US House Prices Fall in May

U.S. single-family home prices fell in May on a seasonally adjusted basis, falling short of expectations calling for a slight gain, a closely watched survey said on Tuesday.

The S&P/Case Shiller composite index of 20 metropolitan areas declined 0.3 percent in May on a seasonally adjusted basis. A Reuters poll of economists forecast a gain of 0.2 percent.

Non-seasonally adjusted prices rose 1.1 percent in the 20 cities, compared to an expectation of a 1.5 percent rise.

 
“Housing has been turning in mixed economic numbers in the last few months,” said David Blitzer, chairman of the index committee at S&P Dow Jones Indices, said in a statement.

“Prices and sales of existing homes have shown improvement while construction and sales of new homes continue to lag.”

Prices in the 20 cities rose 9.3 percent year over year, the slowest year-over-year gain since February 2013 and shy of expectations for a 10 percent climb.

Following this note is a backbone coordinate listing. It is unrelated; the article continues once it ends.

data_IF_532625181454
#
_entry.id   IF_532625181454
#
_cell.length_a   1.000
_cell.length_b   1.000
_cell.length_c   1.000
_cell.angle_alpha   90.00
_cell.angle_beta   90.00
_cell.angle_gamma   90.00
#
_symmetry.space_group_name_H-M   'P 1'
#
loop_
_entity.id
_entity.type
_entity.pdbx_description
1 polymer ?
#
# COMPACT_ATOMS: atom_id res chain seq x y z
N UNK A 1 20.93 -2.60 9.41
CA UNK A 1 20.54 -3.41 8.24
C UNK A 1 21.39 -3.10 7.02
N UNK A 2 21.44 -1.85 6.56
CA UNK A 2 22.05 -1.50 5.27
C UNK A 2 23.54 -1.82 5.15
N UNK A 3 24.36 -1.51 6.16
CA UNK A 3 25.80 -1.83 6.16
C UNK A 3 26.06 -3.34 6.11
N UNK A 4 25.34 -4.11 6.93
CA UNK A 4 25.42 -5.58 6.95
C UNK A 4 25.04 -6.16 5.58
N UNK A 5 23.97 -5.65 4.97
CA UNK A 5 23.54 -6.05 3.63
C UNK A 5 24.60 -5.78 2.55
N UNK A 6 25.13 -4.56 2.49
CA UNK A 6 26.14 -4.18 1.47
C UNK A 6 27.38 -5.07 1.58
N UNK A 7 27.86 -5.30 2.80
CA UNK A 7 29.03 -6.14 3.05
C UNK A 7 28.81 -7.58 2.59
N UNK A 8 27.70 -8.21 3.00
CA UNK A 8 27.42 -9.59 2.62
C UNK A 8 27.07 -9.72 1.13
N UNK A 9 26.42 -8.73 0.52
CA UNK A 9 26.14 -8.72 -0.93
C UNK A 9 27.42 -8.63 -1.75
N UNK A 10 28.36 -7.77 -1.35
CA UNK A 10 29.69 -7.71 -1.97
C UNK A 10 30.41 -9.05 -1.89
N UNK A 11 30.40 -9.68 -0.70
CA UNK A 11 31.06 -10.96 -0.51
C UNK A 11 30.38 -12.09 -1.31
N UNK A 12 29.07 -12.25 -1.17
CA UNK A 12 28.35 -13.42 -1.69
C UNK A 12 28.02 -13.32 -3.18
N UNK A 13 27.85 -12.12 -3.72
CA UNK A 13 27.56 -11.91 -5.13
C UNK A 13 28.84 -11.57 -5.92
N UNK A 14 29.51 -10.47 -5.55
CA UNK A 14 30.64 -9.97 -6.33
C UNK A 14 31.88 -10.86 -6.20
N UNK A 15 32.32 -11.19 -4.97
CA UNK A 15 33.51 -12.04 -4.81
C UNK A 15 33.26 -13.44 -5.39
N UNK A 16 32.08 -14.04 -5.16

The seasonally adjusted 10-city gauge fell 0.3 percent in May versus unchanged in April, while the non-adjusted 10-city index rose 1.1 percent in May compared to a 1 percent gain in April.

via Reuters

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Alfonso Esparza

Alfonso Esparza

Senior Currency Analyst at Market Pulse
Alfonso Esparza specializes in macro forex strategies for North American and major currency pairs. Upon joining OANDA in 2007, Alfonso Esparza established the MarketPulseFX blog and he has since written extensively about central banks and global economic and political trends. Alfonso has also worked as a professional currency trader focused on North America and emerging markets. He has been published by The MarketWatch, Reuters, the Wall Street Journal and The Globe and Mail, and he also appears regularly as a guest commentator on networks including Bloomberg and BNN. He holds a finance degree from the Monterrey Institute of Technology and Higher Education (ITESM) and an MBA with a specialization on financial engineering and marketing from the University of Toronto.
Alfonso Esparza